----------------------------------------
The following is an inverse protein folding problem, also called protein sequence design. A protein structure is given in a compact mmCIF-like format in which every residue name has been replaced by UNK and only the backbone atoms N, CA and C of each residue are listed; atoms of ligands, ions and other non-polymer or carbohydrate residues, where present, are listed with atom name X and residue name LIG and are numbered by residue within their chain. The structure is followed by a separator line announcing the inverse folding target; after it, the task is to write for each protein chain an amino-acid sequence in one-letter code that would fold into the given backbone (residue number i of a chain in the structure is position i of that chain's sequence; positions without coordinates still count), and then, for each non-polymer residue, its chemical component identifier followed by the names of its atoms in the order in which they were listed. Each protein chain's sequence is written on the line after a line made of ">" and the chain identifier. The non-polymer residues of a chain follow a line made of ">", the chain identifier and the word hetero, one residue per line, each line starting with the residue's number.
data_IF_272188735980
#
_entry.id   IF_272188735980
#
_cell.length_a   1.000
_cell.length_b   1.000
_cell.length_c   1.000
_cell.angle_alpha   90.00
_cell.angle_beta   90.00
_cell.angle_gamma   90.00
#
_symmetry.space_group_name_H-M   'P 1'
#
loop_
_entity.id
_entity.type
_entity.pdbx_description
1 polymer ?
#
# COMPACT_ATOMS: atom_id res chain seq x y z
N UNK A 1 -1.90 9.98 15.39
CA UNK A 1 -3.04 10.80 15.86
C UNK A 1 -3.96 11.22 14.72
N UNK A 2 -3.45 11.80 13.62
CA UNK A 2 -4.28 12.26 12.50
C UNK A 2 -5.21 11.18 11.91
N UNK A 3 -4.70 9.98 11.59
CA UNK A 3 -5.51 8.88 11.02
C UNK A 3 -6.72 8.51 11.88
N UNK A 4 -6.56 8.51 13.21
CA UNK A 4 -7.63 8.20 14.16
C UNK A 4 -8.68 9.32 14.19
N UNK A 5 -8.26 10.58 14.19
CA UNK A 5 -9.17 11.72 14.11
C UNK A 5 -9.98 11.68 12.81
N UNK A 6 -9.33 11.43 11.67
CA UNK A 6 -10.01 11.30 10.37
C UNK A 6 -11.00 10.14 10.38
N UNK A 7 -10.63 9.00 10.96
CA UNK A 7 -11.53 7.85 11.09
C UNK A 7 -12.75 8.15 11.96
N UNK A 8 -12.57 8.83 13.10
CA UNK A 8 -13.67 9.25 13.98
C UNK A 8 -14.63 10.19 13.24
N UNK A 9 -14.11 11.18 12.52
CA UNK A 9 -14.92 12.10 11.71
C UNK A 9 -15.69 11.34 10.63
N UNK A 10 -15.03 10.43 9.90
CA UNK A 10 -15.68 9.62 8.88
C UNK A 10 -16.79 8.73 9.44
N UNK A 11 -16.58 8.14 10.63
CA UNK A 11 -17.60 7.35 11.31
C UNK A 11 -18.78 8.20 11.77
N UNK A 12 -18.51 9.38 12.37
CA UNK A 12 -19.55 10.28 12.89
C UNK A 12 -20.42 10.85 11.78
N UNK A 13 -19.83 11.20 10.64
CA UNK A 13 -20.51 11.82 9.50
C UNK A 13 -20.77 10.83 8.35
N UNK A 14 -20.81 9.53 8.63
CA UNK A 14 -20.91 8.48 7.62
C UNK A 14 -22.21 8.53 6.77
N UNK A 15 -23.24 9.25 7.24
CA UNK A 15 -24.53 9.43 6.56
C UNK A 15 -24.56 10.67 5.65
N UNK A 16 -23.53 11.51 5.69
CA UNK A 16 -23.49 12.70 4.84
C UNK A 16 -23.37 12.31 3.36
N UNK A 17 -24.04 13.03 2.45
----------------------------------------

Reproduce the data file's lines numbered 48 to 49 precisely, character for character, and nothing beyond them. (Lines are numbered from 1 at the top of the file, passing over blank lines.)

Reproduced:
C UNK A 9 -15.69 11.34 10.63
N UNK A 10 -15.03 10.43 9.90